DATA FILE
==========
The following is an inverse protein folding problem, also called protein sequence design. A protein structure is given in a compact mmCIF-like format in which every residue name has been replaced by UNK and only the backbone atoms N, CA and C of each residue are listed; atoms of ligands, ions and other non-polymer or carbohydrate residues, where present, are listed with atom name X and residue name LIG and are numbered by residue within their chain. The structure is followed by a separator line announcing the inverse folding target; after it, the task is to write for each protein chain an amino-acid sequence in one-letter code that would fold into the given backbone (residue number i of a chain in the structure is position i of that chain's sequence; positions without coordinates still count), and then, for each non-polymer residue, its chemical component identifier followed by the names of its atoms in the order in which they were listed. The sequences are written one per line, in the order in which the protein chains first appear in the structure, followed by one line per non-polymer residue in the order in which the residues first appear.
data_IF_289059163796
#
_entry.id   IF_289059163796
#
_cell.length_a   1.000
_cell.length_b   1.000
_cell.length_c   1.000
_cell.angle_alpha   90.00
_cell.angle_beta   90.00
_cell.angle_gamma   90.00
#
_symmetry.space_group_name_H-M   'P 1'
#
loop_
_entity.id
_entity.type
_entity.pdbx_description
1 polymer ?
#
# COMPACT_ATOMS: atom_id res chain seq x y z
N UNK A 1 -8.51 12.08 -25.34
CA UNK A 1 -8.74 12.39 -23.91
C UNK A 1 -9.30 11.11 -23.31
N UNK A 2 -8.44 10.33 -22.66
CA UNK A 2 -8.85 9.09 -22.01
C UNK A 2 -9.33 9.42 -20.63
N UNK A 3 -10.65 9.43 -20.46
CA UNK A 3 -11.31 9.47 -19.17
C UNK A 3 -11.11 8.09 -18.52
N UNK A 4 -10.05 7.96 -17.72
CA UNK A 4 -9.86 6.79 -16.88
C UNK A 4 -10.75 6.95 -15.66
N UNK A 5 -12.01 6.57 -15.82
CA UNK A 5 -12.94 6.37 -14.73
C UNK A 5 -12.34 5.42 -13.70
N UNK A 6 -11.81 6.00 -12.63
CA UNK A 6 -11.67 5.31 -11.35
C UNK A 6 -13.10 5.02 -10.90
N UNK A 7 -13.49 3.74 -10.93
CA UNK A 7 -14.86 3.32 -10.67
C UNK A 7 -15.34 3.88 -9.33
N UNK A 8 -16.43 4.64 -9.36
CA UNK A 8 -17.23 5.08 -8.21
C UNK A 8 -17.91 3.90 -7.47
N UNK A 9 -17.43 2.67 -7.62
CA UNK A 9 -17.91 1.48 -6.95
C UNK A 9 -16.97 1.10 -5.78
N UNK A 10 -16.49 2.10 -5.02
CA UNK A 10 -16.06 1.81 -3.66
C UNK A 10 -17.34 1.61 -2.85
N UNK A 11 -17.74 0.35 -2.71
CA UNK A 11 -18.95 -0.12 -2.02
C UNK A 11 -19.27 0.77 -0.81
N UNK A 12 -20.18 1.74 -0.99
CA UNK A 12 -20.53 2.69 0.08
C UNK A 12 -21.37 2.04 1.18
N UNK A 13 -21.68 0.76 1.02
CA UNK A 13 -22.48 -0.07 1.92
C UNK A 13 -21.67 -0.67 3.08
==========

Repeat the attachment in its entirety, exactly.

The following is an inverse protein folding problem, also called protein sequence design. A protein structure is given in a compact mmCIF-like format in which every residue name has been replaced by UNK and only the backbone atoms N, CA and C of each residue are listed; atoms of ligands, ions and other non-polymer or carbohydrate residues, where present, are listed with atom name X and residue name LIG and are numbered by residue within their chain. The structure is followed by a separator line announcing the inverse folding target; after it, the task is to write for each protein chain an amino-acid sequence in one-letter code that would fold into the given backbone (residue number i of a chain in the structure is position i of that chain's sequence; positions without coordinates still count), and then, for each non-polymer residue, its chemical component identifier followed by the names of its atoms in the order in which they were listed. The sequences are written one per line, in the order in which the protein chains first appear in the structure, followed by one line per non-polymer residue in the order in which the residues first appear.
data_IF_289059163796
#
_entry.id   IF_289059163796
#
_cell.length_a   1.000
_cell.length_b   1.000
_cell.length_c   1.000
_cell.angle_alpha   90.00
_cell.angle_beta   90.00
_cell.angle_gamma   90.00
#
_symmetry.space_group_name_H-M   'P 1'
#
loop_
_entity.id
_entity.type
_entity.pdbx_description
1 polymer ?
#
# COMPACT_ATOMS: atom_id res chain seq x y z
N UNK A 1 -8.51 12.08 -25.34
CA UNK A 1 -8.74 12.39 -23.91
C UNK A 1 -9.30 11.11 -23.31
N UNK A 2 -8.44 10.33 -22.66
CA UNK A 2 -8.85 9.09 -22.01
C UNK A 2 -9.33 9.42 -20.63
N UNK A 3 -10.65 9.43 -20.46
CA UNK A 3 -11.31 9.47 -19.17
C UNK A 3 -11.11 8.09 -18.52
N UNK A 4 -10.05 7.96 -17.72
CA UNK A 4 -9.86 6.79 -16.88
C UNK A 4 -10.75 6.95 -15.66
N UNK A 5 -12.01 6.57 -15.82
CA UNK A 5 -12.94 6.37 -14.73
C UNK A 5 -12.34 5.42 -13.70
N UNK A 6 -11.81 6.00 -12.63
CA UNK A 6 -11.67 5.31 -11.35
C UNK A 6 -13.10 5.02 -10.90
N UNK A 7 -13.49 3.74 -10.93
CA UNK A 7 -14.86 3.32 -10.67
C UNK A 7 -15.34 3.88 -9.33
N UNK A 8 -16.43 4.64 -9.36
CA UNK A 8 -17.23 5.08 -8.21
C UNK A 8 -17.91 3.90 -7.47
N UNK A 9 -17.43 2.67 -7.62
CA UNK A 9 -17.91 1.48 -6.95
C UNK A 9 -16.97 1.10 -5.78
N UNK A 10 -16.49 2.10 -5.02
CA UNK A 10 -16.06 1.81 -3.66
C UNK A 10 -17.34 1.61 -2.85
N UNK A 11 -17.74 0.35 -2.71
CA UNK A 11 -18.95 -0.12 -2.02
C UNK A 11 -19.27 0.77 -0.81
N UNK A 12 -20.18 1.74 -0.99
CA UNK A 12 -20.53 2.69 0.08
C UNK A 12 -21.37 2.04 1.18
N UNK A 13 -21.68 0.76 1.02
CA UNK A 13 -22.48 -0.07 1.92
C UNK A 13 -21.67 -0.67 3.08